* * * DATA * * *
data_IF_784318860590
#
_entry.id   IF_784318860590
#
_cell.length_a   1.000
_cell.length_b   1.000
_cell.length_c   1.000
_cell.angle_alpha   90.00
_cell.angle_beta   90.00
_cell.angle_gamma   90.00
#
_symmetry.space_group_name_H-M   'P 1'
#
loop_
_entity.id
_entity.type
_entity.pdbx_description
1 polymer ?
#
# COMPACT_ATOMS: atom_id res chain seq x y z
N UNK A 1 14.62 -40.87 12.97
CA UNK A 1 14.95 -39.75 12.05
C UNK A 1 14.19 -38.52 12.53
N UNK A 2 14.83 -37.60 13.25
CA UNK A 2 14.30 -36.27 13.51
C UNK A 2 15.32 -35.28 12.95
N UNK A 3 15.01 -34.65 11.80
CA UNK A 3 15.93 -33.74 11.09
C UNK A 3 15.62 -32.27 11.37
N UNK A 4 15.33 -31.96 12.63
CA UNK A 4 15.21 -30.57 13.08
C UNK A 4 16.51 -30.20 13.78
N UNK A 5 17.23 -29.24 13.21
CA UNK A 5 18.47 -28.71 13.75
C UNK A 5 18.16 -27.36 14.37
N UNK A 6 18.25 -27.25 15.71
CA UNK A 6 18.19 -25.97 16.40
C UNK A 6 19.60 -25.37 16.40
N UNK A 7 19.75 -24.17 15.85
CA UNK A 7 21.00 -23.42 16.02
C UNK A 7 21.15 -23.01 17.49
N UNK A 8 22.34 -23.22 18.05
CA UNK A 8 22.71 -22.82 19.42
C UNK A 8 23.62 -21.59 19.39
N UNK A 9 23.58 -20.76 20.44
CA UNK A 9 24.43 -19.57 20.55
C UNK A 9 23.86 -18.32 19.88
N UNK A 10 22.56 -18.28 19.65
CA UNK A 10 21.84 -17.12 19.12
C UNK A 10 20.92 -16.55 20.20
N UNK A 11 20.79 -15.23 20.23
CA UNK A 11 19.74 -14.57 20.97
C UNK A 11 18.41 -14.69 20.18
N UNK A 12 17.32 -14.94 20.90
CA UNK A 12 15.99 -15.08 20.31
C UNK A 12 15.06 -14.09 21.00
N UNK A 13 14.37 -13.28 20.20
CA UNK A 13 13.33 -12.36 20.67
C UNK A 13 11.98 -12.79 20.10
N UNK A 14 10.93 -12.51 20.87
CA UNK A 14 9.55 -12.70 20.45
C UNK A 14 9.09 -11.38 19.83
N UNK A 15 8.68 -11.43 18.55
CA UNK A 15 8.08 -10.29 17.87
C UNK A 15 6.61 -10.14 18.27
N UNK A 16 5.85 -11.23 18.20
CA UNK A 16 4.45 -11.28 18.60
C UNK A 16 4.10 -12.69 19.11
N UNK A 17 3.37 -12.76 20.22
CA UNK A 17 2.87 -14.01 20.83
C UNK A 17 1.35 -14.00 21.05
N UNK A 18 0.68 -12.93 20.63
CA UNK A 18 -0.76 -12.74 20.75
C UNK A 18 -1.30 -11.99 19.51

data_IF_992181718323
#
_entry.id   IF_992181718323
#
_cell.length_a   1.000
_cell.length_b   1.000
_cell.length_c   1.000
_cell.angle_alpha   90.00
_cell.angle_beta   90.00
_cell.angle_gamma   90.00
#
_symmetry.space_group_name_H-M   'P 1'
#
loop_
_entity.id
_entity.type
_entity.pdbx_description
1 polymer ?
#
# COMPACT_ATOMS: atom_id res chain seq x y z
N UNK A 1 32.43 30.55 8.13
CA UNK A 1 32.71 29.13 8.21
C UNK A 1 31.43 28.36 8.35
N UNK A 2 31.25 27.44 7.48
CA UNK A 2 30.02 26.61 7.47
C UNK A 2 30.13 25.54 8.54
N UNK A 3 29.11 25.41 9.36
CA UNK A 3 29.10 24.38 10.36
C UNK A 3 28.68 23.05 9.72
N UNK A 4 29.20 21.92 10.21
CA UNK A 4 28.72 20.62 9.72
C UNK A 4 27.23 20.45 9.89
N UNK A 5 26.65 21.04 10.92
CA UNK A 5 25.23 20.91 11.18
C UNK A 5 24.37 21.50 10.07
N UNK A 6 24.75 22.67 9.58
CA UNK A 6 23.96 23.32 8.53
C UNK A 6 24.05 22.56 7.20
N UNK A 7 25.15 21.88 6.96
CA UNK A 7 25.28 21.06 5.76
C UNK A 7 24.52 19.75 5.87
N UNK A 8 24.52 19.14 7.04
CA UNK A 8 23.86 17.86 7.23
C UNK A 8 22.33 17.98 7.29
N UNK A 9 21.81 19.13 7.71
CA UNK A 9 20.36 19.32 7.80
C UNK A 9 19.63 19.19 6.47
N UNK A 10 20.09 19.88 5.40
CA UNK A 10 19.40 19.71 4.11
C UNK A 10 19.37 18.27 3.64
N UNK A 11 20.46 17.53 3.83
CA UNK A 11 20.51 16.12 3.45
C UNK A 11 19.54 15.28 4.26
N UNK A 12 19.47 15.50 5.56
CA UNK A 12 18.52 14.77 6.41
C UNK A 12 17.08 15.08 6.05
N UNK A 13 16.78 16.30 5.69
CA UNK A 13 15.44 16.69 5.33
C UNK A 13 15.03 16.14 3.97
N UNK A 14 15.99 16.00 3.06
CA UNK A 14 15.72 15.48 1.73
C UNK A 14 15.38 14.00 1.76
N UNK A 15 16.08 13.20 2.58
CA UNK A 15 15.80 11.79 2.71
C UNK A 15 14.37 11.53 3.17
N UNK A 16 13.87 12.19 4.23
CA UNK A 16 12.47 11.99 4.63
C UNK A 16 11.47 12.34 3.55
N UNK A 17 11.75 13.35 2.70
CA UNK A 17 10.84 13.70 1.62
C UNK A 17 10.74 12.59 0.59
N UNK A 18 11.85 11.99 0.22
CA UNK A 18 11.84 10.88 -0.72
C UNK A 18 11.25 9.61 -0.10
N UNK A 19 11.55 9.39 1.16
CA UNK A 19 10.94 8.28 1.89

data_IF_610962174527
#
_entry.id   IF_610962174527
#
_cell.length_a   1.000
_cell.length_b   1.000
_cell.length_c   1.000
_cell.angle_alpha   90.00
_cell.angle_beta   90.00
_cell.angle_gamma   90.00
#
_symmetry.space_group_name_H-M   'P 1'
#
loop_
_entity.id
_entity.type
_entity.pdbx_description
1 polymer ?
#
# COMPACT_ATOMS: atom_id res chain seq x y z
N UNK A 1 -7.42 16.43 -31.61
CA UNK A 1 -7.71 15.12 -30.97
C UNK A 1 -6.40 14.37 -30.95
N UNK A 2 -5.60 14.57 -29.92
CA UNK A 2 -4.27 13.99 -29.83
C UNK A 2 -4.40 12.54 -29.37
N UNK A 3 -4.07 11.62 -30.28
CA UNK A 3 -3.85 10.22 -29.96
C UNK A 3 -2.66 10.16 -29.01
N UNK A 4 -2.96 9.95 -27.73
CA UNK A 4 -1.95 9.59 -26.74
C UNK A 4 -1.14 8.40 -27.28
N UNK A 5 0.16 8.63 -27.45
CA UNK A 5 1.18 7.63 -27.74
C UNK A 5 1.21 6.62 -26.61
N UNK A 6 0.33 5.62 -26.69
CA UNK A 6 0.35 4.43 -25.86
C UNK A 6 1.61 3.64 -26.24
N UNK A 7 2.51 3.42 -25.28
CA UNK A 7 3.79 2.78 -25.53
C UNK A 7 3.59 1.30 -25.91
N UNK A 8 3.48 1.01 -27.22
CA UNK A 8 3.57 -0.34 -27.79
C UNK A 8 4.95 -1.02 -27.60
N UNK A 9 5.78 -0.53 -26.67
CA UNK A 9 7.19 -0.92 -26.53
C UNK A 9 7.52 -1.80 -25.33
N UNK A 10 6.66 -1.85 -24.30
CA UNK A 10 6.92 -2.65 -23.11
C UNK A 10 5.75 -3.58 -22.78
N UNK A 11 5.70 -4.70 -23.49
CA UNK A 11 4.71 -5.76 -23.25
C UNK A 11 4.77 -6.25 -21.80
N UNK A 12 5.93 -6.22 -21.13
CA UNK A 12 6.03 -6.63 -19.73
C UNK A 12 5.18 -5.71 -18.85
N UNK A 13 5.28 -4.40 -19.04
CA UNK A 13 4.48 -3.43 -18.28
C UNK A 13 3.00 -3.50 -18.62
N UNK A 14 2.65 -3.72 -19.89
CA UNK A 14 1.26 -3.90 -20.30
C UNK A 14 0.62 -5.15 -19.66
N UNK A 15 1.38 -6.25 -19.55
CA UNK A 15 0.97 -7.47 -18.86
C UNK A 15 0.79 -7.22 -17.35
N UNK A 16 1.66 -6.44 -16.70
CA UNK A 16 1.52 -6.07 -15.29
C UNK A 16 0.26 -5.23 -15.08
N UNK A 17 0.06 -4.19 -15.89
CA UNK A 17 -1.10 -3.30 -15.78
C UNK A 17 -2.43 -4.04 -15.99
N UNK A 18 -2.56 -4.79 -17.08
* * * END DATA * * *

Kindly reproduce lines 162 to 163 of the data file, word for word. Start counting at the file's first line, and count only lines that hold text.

_symmetry.space_group_name_H-M   'P 1'
#